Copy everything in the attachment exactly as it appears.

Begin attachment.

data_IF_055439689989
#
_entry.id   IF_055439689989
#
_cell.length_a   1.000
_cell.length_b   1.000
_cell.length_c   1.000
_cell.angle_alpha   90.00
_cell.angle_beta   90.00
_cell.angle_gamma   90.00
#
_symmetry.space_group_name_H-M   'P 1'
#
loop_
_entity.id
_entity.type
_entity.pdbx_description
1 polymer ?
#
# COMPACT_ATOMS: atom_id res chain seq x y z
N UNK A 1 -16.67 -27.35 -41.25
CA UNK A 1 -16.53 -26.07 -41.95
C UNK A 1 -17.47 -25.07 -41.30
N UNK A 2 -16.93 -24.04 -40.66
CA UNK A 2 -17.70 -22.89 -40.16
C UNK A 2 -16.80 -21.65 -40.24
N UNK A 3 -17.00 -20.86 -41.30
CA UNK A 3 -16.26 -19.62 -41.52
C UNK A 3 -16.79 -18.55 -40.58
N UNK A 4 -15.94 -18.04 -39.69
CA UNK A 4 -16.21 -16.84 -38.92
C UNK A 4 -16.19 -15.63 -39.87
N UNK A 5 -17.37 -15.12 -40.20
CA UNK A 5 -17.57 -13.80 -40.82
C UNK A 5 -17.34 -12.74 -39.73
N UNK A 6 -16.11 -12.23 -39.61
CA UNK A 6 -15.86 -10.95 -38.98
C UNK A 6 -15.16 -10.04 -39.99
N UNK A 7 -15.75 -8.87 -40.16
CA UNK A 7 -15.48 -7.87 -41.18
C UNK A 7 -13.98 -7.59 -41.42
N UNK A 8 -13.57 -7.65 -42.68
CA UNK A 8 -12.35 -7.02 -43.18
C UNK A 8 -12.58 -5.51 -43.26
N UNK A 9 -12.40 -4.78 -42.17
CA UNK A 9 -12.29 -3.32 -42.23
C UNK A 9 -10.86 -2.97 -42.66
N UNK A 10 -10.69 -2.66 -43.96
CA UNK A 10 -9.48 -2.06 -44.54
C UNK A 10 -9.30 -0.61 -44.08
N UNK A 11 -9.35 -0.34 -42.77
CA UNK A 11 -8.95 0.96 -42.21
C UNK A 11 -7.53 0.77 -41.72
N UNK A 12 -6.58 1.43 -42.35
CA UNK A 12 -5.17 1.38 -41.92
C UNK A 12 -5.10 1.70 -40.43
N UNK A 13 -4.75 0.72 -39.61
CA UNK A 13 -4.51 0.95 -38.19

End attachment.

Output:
data_IF_055439689989
#
_entry.id   IF_055439689989
#
_cell.length_a   1.000
_cell.length_b   1.000
_cell.length_c   1.000
_cell.angle_alpha   90.00
_cell.angle_beta   90.00
_cell.angle_gamma   90.00
#
_symmetry.space_group_name_H-M   'P 1'
#
loop_
_entity.id
_entity.type
_entity.pdbx_description
1 polymer ?
#
# COMPACT_ATOMS: atom_id res chain seq x y z
N UNK A 1 -16.67 -27.35 -41.25
CA UNK A 1 -16.53 -26.07 -41.95
C UNK A 1 -17.47 -25.07 -41.30
N UNK A 2 -16.93 -24.04 -40.66
CA UNK A 2 -17.70 -22.89 -40.16
C UNK A 2 -16.80 -21.65 -40.24
N UNK A 3 -17.00 -20.86 -41.30
CA UNK A 3 -16.26 -19.62 -41.52
C UNK A 3 -16.79 -18.55 -40.58
N UNK A 4 -15.94 -18.04 -39.69
CA UNK A 4 -16.21 -16.84 -38.92
C UNK A 4 -16.19 -15.63 -39.87
N UNK A 5 -17.37 -15.12 -40.20
CA UNK A 5 -17.57 -13.80 -40.82
C UNK A 5 -17.34 -12.74 -39.73
N UNK A 6 -16.11 -12.23 -39.61
CA UNK A 6 -15.86 -10.95 -38.98
C UNK A 6 -15.16 -10.04 -39.99
N UNK A 7 -15.75 -8.87 -40.16
CA UNK A 7 -15.48 -7.87 -41.18
C UNK A 7 -13.98 -7.59 -41.42
N UNK A 8 -13.57 -7.65 -42.68
CA UNK A 8 -12.35 -7.02 -43.18
C UNK A 8 -12.58 -5.51 -43.26
N UNK A 9 -12.40 -4.78 -42.17
CA UNK A 9 -12.29 -3.32 -42.23
C UNK A 9 -10.86 -2.97 -42.66
N UNK A 10 -10.69 -2.66 -43.96
CA UNK A 10 -9.48 -2.06 -44.54
C UNK A 10 -9.30 -0.61 -44.08
N UNK A 11 -9.35 -0.34 -42.77
CA UNK A 11 -8.95 0.96 -42.21
C UNK A 11 -7.53 0.77 -41.72
N UNK A 12 -6.58 1.43 -42.35
CA UNK A 12 -5.17 1.38 -41.92
C UNK A 12 -5.10 1.70 -40.43
N UNK A 13 -4.75 0.72 -39.61
CA UNK A 13 -4.51 0.95 -38.19